Encourage them to seek help or stage an intervention
Many addicts are not eager to acknowledge their condition and ask for help, particularly from anyone outside of their trusted circle, such as a medical professional. Nonetheless, the sooner treatment for an addiction begins, the more effective it will be in the long run. In these situations, it is important to urge your loved one to seek the help they need, even if doing so feels scary.
This urging should be done in a gentle manner that aims to encourage the addict, rather than pressures them with guilt or shame. Entering a treatment program should still be their choice in the end, and if it is not, the lack of personal motivation will show with poorer results.
In other scenarios, the addict may not be aware of the harm their condition is causing, both to themselves and to the people that care about them. When this happens, it may be time to stage an intervention to draw their attention to their substance abuse. An intervention is a delicate task however, thus anyone seeking to perform one should consider enlisting the help of an intervention specialist. This is to make certain that the family does not shame their loved one, in turn sending them further into addiction.
Support recovery as an ongoing process
Entering treatment or even completing a recovery program does not mean that a person’s addiction has been cured. Since substance abuse is a progressive brain disorder, there is no perfect cure, and recovery will be an ongoing process. For this reason, individuals should continue to offer support, regardless of where the individual is in the process. This includes the stage of aftercare or extended treatment programming. Here, the recovering person will be transitioning into a new stage in their life, learning how to live day by day, without the presence of drugs and alcohol. With the necessary help and guidance, the individual will begin healing mind, body and soul, rebuilding their life into a stream of new possibilities.
Take of Yourself
It might sound odd that a person trying to help an addict should be concerned about themselves, but it is a crucial point to understand. If they neglect their own well–being and fall into poor health, they will not be in the right state of mind and body to offer the same amount of support that they otherwise could. If the loved one’s addiction is taking a strong toll on their mental health, the person might also want to consider going to therapy or seeking the help of support groups such as Al-Anon. Here, loved ones of addicts and alcoholics can lean on others who have been in their shoes.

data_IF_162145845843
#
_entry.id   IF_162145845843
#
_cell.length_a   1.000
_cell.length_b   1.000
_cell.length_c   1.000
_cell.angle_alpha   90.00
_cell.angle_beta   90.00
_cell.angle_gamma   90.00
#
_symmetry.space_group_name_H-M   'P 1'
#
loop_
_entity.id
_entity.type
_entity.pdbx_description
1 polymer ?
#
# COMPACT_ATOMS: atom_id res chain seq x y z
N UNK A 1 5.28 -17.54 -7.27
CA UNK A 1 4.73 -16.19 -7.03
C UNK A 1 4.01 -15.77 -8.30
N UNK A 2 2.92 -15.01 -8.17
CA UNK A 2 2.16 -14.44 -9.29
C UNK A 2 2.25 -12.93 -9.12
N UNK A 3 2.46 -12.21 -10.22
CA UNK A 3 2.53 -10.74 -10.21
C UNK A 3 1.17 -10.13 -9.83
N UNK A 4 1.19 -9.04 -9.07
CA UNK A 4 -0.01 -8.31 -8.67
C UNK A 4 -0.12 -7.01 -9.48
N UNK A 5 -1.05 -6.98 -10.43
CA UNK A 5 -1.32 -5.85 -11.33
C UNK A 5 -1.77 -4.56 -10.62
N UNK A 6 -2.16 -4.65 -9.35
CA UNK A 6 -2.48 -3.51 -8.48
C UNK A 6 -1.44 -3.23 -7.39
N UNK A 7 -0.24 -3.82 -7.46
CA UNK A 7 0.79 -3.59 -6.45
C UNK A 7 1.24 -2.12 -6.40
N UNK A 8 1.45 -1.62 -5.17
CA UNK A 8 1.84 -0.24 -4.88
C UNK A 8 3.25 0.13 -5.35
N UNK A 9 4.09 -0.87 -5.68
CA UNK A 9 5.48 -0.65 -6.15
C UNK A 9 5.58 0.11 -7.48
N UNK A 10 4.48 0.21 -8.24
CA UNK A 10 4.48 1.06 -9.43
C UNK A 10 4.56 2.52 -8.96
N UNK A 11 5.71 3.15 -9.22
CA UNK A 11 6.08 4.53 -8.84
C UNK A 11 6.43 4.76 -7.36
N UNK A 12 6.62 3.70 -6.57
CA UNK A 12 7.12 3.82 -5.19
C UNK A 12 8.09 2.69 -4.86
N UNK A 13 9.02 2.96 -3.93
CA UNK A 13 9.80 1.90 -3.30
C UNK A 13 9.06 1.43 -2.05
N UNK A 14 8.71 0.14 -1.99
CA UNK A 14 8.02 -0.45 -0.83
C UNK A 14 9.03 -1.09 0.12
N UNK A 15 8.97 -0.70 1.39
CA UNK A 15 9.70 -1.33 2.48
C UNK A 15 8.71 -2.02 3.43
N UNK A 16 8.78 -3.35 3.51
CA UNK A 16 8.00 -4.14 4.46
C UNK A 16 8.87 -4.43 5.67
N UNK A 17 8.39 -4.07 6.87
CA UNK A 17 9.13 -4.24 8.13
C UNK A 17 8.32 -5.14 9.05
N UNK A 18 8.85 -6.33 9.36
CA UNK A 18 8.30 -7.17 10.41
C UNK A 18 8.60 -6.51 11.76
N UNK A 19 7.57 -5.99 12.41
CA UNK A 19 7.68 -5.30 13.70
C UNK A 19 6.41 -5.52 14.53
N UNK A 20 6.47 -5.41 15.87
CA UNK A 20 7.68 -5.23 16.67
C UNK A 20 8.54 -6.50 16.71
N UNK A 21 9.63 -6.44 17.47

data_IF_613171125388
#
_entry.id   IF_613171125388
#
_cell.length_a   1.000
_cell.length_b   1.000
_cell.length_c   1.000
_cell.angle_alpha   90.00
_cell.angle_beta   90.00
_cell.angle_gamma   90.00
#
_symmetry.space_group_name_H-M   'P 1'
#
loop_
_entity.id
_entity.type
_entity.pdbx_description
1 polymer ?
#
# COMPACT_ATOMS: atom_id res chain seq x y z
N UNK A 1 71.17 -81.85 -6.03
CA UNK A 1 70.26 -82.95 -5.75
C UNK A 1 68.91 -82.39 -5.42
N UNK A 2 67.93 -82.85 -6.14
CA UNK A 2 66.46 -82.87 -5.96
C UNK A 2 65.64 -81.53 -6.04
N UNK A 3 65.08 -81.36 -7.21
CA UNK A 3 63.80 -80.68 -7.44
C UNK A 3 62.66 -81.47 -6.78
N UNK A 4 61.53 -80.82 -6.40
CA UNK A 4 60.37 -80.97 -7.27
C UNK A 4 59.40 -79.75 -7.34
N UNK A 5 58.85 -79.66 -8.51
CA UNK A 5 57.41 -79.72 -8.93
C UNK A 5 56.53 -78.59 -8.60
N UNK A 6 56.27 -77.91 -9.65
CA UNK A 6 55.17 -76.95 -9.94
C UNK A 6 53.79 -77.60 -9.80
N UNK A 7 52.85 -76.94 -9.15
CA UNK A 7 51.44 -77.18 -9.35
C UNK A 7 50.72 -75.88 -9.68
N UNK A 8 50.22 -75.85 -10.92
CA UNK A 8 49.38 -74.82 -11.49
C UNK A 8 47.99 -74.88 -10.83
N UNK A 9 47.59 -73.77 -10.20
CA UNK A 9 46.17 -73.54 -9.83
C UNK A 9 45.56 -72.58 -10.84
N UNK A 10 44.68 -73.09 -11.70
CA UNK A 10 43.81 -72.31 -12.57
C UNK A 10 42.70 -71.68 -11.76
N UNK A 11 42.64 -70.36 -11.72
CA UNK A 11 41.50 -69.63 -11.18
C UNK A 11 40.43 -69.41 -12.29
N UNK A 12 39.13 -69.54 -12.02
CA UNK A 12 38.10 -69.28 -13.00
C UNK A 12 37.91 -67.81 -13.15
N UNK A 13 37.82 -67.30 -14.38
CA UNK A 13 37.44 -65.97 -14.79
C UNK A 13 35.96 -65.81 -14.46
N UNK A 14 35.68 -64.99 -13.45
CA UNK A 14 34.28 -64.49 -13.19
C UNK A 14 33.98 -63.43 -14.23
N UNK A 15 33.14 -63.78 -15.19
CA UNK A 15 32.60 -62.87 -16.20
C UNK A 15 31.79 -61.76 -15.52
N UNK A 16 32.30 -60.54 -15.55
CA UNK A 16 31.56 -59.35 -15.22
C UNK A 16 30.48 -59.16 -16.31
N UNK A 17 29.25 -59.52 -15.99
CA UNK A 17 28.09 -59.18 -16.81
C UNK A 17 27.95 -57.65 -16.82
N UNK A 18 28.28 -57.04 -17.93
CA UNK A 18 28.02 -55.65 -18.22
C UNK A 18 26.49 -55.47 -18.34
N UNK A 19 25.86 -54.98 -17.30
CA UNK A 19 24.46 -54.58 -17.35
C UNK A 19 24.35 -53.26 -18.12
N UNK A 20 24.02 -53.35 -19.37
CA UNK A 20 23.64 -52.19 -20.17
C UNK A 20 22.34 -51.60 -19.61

What to Avoid When Talking to a Loved One about Addiction
Helping a loved one that is struggling with addiction is a delicate matter and should not be approached lightly. When the time comes to confront them, there are a few key points that an individual should keep in mind in order to avoid making the situation worse.
These “do nots” for interacting with a loved one include:
- Lecturing, preaching, or using guilt
- Making threats
- Lying or making excuses for their behavior
- Taking on their neglected responsibilities (this makes it harder for them to see the consequences of their actions)
- Arguing while they are under the influence
- Lending them money
- Covering up any damage they have caused to themselves or others (this is called enabling)
Perhaps most importantly, an individual should not blame themselves for their loved one’s behavior. Addiction is a progressive brain disease and while there are many things families can do to help, it is important to remember it is not your fault. You didn’t cause, you can’t control, and you certainly cannot cure it!
Get Help for Your Loved One Today
If you suspect yourself or a loved one of an addiction, it is time to reach out for help. At Brookdale, our experienced professionals are committed to providing both you and your loved one the support you need in this journey of recovery.
Please contact us today at (855) 575-1292. to begin the process of treatment, or to speak with one of our trusted Admissions Specialists now.